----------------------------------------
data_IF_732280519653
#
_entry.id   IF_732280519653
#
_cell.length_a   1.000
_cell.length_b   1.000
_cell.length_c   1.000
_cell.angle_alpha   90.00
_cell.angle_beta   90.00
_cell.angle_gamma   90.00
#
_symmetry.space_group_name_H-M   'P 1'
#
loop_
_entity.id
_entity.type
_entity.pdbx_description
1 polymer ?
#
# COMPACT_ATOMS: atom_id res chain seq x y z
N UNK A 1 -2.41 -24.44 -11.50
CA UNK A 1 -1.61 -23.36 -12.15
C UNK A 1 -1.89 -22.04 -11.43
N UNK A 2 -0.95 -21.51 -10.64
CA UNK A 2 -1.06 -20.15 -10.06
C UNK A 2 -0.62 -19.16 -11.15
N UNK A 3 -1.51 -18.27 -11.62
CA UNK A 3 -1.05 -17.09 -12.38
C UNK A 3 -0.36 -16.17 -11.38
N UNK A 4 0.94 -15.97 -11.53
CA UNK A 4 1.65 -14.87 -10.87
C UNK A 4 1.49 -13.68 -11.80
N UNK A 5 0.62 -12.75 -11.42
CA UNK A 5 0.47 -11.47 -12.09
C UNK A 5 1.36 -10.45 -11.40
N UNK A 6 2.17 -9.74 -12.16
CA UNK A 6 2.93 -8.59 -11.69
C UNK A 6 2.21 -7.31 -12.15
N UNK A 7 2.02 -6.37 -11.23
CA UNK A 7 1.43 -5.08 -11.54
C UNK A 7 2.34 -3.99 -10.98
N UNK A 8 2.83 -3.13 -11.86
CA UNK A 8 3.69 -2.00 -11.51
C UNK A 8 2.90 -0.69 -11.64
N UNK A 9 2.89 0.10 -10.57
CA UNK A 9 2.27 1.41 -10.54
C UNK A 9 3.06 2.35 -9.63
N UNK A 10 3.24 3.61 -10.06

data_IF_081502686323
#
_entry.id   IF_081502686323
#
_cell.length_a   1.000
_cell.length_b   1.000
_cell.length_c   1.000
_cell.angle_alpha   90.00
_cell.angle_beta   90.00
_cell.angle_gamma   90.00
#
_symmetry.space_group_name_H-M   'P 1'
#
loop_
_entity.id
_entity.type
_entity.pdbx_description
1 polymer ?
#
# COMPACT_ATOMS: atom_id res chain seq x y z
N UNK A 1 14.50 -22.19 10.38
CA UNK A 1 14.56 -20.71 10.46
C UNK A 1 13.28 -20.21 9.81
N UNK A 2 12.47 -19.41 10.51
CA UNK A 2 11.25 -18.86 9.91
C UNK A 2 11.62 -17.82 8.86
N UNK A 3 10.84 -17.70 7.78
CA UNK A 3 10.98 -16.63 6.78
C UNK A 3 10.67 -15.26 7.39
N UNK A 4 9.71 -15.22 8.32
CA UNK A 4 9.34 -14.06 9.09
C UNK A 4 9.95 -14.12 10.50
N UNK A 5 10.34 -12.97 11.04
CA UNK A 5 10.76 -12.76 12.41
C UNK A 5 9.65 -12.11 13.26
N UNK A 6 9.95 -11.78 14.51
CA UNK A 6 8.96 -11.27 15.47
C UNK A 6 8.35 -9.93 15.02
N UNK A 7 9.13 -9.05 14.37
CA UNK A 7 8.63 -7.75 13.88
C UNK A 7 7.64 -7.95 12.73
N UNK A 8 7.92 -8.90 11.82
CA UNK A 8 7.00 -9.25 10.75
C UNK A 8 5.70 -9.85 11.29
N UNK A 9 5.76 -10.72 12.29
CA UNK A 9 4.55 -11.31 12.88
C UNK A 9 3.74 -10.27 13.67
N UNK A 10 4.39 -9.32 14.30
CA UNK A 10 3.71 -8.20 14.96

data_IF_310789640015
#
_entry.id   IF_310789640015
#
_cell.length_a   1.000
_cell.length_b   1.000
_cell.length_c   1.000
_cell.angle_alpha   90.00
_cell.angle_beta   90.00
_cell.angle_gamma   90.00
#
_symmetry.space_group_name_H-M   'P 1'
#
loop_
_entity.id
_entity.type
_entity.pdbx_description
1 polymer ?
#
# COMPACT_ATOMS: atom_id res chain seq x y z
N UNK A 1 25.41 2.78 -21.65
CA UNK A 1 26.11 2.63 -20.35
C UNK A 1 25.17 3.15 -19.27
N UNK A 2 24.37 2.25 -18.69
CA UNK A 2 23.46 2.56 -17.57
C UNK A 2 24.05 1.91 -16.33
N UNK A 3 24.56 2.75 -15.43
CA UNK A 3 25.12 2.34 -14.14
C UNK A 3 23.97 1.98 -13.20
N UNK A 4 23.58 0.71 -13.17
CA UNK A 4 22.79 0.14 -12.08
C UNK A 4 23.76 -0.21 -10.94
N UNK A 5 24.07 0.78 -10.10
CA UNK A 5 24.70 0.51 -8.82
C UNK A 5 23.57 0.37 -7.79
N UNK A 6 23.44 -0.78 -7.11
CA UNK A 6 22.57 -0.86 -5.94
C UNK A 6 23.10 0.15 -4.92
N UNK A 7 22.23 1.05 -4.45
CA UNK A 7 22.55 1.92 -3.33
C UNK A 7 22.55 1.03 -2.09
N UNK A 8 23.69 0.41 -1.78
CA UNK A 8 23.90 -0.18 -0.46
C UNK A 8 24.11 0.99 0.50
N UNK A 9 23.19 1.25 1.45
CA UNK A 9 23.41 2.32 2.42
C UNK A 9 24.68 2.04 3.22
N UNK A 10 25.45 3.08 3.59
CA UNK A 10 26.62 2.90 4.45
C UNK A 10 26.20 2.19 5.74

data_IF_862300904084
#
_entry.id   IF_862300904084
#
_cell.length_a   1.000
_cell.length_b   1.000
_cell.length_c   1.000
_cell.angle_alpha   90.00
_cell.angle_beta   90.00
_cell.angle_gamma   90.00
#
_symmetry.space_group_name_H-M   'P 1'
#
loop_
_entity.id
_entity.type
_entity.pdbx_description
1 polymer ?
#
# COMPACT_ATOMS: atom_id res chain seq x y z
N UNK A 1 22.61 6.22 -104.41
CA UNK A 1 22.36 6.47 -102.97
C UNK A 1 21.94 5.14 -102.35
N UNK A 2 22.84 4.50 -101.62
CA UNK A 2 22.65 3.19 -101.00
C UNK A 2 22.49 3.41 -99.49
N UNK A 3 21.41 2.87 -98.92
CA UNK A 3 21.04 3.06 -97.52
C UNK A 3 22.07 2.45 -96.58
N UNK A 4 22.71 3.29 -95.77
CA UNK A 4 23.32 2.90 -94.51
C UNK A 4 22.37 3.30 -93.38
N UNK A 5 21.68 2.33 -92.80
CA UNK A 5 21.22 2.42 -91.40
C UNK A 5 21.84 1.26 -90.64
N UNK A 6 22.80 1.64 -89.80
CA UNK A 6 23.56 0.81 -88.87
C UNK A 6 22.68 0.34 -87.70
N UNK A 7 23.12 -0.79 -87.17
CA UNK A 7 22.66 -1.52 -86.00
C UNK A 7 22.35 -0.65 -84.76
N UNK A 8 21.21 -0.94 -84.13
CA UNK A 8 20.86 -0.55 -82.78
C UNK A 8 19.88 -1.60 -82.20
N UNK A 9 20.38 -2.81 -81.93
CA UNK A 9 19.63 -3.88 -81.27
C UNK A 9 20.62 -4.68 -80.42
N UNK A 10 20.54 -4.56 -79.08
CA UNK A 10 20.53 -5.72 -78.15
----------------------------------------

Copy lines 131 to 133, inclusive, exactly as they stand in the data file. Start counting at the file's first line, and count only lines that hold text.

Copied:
CA UNK A 5 24.70 0.51 -8.82
C UNK A 5 23.57 0.37 -7.79
N UNK A 6 23.44 -0.78 -7.11